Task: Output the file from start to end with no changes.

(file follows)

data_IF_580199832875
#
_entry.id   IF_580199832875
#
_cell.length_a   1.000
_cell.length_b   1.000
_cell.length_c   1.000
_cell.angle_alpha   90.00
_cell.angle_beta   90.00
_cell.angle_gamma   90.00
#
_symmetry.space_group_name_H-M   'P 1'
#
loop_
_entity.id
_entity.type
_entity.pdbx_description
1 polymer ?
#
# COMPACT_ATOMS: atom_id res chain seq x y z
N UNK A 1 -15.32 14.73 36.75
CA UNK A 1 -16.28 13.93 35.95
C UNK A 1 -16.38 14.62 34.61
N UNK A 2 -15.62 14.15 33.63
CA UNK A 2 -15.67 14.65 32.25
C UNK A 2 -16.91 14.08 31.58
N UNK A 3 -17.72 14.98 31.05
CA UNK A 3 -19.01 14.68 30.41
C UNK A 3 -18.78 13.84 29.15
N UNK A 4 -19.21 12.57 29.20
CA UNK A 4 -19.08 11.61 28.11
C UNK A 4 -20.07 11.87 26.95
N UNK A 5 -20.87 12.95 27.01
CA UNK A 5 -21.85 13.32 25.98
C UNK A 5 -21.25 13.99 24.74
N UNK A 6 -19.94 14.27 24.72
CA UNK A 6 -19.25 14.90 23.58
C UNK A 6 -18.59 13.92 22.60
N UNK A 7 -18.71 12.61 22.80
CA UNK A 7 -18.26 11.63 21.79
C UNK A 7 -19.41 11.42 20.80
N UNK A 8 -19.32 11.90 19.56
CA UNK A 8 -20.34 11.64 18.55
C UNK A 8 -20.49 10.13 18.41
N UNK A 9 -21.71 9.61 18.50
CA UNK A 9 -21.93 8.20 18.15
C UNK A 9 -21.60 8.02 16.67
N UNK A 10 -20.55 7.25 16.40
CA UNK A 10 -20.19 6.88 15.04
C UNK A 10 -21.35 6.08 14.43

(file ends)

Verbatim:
data_IF_580199832875
#
_entry.id   IF_580199832875
#
_cell.length_a   1.000
_cell.length_b   1.000
_cell.length_c   1.000
_cell.angle_alpha   90.00
_cell.angle_beta   90.00
_cell.angle_gamma   90.00
#
_symmetry.space_group_name_H-M   'P 1'
#
loop_
_entity.id
_entity.type
_entity.pdbx_description
1 polymer ?
#
# COMPACT_ATOMS: atom_id res chain seq x y z
N UNK A 1 -15.32 14.73 36.75
CA UNK A 1 -16.28 13.93 35.95
C UNK A 1 -16.38 14.62 34.61
N UNK A 2 -15.62 14.15 33.63
CA UNK A 2 -15.67 14.65 32.25
C UNK A 2 -16.91 14.08 31.58
N UNK A 3 -17.72 14.98 31.05
CA UNK A 3 -19.01 14.68 30.41
C UNK A 3 -18.78 13.84 29.15
N UNK A 4 -19.21 12.57 29.20
CA UNK A 4 -19.08 11.61 28.11
C UNK A 4 -20.07 11.87 26.95
N UNK A 5 -20.87 12.95 27.01
CA UNK A 5 -21.85 13.32 25.98
C UNK A 5 -21.25 13.99 24.74
N UNK A 6 -19.94 14.27 24.72
CA UNK A 6 -19.25 14.90 23.58
C UNK A 6 -18.59 13.92 22.60
N UNK A 7 -18.71 12.61 22.80
CA UNK A 7 -18.26 11.63 21.79
C UNK A 7 -19.41 11.42 20.80
N UNK A 8 -19.32 11.90 19.56
CA UNK A 8 -20.34 11.64 18.55
C UNK A 8 -20.49 10.13 18.41
N UNK A 9 -21.71 9.61 18.50
CA UNK A 9 -21.93 8.20 18.15
C UNK A 9 -21.60 8.02 16.67
N UNK A 10 -20.55 7.25 16.40
CA UNK A 10 -20.19 6.88 15.04
C UNK A 10 -21.35 6.08 14.43